Just like the rebels, playing as the empire is super thematic. You can’t help but feel like this all powerful, unstoppable force storming around the galaxy, subjugating systems and enveloping the board in a swath of grey plastic. Quite honestly there’s nothing more fun than blowing up a system with a Death Star, either for game winning purposes or, just for the heck of it, to get rid of the annoying teddy bears or Jar Jar binks. I think many of us would take out a planet just to get rid of him alone!
Star Wars Stories
Everything I’ve described above all culminates together to give us one of the thing I absolutely love about this game. The stories. I once saw a criticism of this game that the story telling element of it was lacking. Personally I think they missed the point. Rebellion was never a “storytelling” game, not in the same way as maybe Eldritch or Arkham horror. Rebellion just gives you the world and the characters that lets you tell your own in game narrative if you want to. You’ll soon be talking about that time that Chewbacca was captured by the Emperor and encased in carbonite, only to have Obi Wan sacrifice himself to free him and then have Admiral Ackbar get caught on the other side of the galaxy. For a Star Wars fan this can open up a world of what if’s as you play out your own stories in this universe. It won't just be thematic stories you’ll talk about though. You’ll also have some epic gaming moments to talk about as well. Stories of close calls, epic endings and that one story of when your opponent brought in ALL the star destroyers just to take out two X-Wings to end the game (true story)
Of course telling a narrative isn’t necessary to enjoy the game, it’s not an RPG, but if you're a fan then it’s gonna be hard not to throw in at least a quote or two or even some heavy breathing…….. you know, because of Darth Vader.
Unrest in the galaxy.
Let’s talk about the small grey moon, wait that’s no moon that’s a space station in the room. Despite the rating, not everything works. Anyone who had seen anything about this will know that the combat system is famously wonky. In fact it’s the one thing that I give a brief run down of to give opponents enough info, then I teach it when it comes to it so as not to overwhelm anyone.
During combat you’ll be rolling dice and playing cards. Some of these cards will require you to have rolled the lightsaber symbol on the dice before you can use them. Here’s the problem with it. The cards. They are incredibly random and go from really useful…..to completely useless. You could easily be holding some great cards in your hand, but yet not be able to play them because you haven’t rolled any lightsabers! It annoyingly works the other way round. If you have the symbol but no cards then you can spend that die to draw a new card, but if it requires the same symbol you just spent to play it, then you’re unable to use it.
The dice rolling is the main feature of combat but the cards are a great bonus, especially if you're the underdog or aren’t able to roll the right type of damage. If you can’t use them though then it’s easy to feel fairly useless in a fight, almost to the point where it’s not worth bothering to roll at all. I know fans of this game are screaming at me right now that the expansion fixes that. Yes it does but that’s a review for another day!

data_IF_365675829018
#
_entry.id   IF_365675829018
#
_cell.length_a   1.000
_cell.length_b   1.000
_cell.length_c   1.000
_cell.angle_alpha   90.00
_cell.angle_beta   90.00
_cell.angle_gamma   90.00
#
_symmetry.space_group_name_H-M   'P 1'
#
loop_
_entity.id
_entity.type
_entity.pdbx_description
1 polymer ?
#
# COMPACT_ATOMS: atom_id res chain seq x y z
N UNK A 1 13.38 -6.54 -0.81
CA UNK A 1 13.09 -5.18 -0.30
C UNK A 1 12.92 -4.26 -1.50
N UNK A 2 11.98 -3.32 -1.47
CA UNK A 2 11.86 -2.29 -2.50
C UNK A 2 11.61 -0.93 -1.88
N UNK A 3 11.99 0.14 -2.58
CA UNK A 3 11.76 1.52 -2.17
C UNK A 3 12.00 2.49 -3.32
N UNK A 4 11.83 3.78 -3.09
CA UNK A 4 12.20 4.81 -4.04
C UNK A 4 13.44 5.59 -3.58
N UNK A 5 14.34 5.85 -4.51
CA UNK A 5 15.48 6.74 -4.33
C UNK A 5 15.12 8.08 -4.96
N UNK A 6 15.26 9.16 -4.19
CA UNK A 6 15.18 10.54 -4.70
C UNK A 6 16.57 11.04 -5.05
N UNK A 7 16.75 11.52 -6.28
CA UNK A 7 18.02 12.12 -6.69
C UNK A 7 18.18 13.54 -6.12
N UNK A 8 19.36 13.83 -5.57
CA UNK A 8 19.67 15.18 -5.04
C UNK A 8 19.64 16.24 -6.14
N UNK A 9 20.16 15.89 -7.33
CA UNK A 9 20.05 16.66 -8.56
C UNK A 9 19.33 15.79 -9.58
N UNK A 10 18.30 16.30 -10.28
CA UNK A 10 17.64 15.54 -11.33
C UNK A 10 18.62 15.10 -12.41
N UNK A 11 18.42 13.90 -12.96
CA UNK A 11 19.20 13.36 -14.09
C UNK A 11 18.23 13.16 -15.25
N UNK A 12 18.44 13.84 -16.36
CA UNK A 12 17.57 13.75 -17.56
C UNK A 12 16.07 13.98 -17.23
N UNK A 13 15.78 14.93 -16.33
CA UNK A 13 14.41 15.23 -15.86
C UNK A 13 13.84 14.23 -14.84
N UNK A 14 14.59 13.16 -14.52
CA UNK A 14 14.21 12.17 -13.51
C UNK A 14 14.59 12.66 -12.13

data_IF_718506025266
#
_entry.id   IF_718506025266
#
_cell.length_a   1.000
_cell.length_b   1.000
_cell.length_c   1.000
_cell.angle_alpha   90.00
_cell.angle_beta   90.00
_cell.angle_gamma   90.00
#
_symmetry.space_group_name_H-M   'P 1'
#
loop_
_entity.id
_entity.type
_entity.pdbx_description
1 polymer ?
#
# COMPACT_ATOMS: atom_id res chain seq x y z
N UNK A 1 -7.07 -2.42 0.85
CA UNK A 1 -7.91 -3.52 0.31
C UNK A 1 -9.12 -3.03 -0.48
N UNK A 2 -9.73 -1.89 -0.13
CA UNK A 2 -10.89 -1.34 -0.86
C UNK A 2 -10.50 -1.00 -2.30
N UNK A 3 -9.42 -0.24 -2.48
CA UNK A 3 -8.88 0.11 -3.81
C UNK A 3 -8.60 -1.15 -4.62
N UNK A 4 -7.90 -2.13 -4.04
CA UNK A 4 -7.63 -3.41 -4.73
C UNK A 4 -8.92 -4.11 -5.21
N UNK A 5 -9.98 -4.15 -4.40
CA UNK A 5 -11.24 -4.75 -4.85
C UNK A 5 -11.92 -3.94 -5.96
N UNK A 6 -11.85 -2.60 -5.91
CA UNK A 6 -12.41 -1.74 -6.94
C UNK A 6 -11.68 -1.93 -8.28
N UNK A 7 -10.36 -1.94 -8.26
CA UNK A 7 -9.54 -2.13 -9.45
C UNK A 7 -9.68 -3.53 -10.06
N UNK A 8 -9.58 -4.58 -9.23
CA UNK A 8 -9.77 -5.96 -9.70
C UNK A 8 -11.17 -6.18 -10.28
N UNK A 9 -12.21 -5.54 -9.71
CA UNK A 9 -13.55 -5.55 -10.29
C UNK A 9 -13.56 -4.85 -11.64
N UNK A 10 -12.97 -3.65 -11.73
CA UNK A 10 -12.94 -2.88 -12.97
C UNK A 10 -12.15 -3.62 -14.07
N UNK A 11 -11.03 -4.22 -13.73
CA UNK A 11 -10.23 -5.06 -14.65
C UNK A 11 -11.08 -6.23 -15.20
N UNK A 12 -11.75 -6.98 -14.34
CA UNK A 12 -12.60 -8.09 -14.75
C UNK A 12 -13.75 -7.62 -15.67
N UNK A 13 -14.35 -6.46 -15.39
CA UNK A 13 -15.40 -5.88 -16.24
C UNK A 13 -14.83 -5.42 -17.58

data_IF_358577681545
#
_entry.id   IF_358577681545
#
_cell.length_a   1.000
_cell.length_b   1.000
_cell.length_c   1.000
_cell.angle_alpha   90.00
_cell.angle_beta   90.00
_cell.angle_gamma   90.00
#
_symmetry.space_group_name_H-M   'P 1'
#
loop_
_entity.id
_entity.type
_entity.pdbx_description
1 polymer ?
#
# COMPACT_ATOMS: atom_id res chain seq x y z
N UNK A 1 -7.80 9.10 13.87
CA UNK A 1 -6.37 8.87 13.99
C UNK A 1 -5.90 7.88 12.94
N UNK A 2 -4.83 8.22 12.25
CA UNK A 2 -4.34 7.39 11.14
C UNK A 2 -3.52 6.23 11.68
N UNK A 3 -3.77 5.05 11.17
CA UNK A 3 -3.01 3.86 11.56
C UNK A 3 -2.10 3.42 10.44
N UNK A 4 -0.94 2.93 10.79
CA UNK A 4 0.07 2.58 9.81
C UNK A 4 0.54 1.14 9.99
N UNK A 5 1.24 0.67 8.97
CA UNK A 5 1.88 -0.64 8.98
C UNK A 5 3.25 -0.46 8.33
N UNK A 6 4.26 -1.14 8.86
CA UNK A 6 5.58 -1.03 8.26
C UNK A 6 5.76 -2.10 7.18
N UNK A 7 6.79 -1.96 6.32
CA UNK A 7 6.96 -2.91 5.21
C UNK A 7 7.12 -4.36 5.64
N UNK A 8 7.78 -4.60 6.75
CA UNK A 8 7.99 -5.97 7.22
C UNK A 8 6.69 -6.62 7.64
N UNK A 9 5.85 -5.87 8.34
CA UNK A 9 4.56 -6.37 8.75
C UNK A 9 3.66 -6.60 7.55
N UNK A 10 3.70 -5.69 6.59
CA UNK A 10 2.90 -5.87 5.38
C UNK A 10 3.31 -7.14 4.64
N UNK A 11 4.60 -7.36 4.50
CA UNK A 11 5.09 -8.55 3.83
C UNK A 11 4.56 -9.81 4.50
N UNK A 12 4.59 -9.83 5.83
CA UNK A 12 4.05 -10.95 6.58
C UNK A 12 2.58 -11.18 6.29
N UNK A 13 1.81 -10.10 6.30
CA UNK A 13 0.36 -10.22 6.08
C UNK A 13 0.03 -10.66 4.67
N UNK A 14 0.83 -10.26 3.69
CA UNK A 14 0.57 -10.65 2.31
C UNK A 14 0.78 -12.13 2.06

Another let down here is the rule book. It’s not great. It half explains concepts in one part of the book and then finishes them in another. For example it tells you about playing cards before a round. But doesn’t tell you the mechanics of placing leaders on them and how that works until a few pages later. It’s not a great learning tool and I was almost put off trying to learn the game because of it. Instead I’d have someone teach it to you or watch RTFMs brilliant rules video on YouTube.
Lastly I do want to point out that this is a long, expensive, two player game (I know there is a four player variant but you’re literally just splitting each sides turns up and it’s not a mode that I personally really want to try) and because of that, I can see some people being a bit put off by it and I totally get that. I've had my fair few plays of it but it still doesn’t get to the table nearly as often as I’d like. So it’s something to bear in mind before you rush out and grab a copy.
A New Hope.
Despite those issues, I love this game! There’s so much strategy, intrigue and theme crammed inside this one box. This game is often touted as “Star Wars in a box”. Now I’m usually the person who tries to steer clear of overused terms like that……but in this case, this is absolutely Star Wars in a box. If you're not a fan of the films but like the sci-fi setting then you’ll still find a solid, fun strategic game that you’ll really be able to get your teeth into. If you're a fan though, then this will give you everything you need in a Star Wars board game.
Thanks for reading, I’m now off to take the Death Star for a spin round Yavin IV for……absolutely no reason whatsoever!